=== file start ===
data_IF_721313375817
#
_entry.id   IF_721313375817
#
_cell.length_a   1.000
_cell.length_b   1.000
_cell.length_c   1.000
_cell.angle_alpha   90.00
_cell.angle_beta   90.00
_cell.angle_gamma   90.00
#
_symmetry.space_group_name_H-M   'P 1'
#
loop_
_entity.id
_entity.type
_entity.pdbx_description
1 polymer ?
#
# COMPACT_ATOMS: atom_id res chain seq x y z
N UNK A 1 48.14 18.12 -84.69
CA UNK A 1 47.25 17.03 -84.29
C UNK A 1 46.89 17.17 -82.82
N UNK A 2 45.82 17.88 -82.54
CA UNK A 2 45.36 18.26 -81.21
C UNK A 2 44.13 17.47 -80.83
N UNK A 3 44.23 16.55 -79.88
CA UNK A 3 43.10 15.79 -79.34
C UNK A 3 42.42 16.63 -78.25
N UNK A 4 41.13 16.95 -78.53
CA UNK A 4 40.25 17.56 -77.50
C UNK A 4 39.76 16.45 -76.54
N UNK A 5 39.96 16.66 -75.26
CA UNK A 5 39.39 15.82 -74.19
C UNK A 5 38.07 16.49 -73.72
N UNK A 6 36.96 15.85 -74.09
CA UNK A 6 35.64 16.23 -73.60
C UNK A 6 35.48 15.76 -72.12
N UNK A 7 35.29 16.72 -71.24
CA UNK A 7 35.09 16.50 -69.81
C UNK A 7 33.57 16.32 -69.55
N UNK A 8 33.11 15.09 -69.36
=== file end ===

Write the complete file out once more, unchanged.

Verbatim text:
data_IF_721313375817
#
_entry.id   IF_721313375817
#
_cell.length_a   1.000
_cell.length_b   1.000
_cell.length_c   1.000
_cell.angle_alpha   90.00
_cell.angle_beta   90.00
_cell.angle_gamma   90.00
#
_symmetry.space_group_name_H-M   'P 1'
#
loop_
_entity.id
_entity.type
_entity.pdbx_description
1 polymer ?
#
# COMPACT_ATOMS: atom_id res chain seq x y z
N UNK A 1 48.14 18.12 -84.69
CA UNK A 1 47.25 17.03 -84.29
C UNK A 1 46.89 17.17 -82.82
N UNK A 2 45.82 17.88 -82.54
CA UNK A 2 45.36 18.26 -81.21
C UNK A 2 44.13 17.47 -80.83
N UNK A 3 44.23 16.55 -79.88
CA UNK A 3 43.10 15.79 -79.34
C UNK A 3 42.42 16.63 -78.25
N UNK A 4 41.13 16.95 -78.53
CA UNK A 4 40.25 17.56 -77.50
C UNK A 4 39.76 16.45 -76.54
N UNK A 5 39.96 16.66 -75.26
CA UNK A 5 39.39 15.82 -74.19
C UNK A 5 38.07 16.49 -73.72
N UNK A 6 36.96 15.85 -74.09
CA UNK A 6 35.64 16.23 -73.60
C UNK A 6 35.48 15.76 -72.12
N UNK A 7 35.29 16.72 -71.24
CA UNK A 7 35.09 16.50 -69.81
C UNK A 7 33.57 16.32 -69.55
N UNK A 8 33.11 15.09 -69.36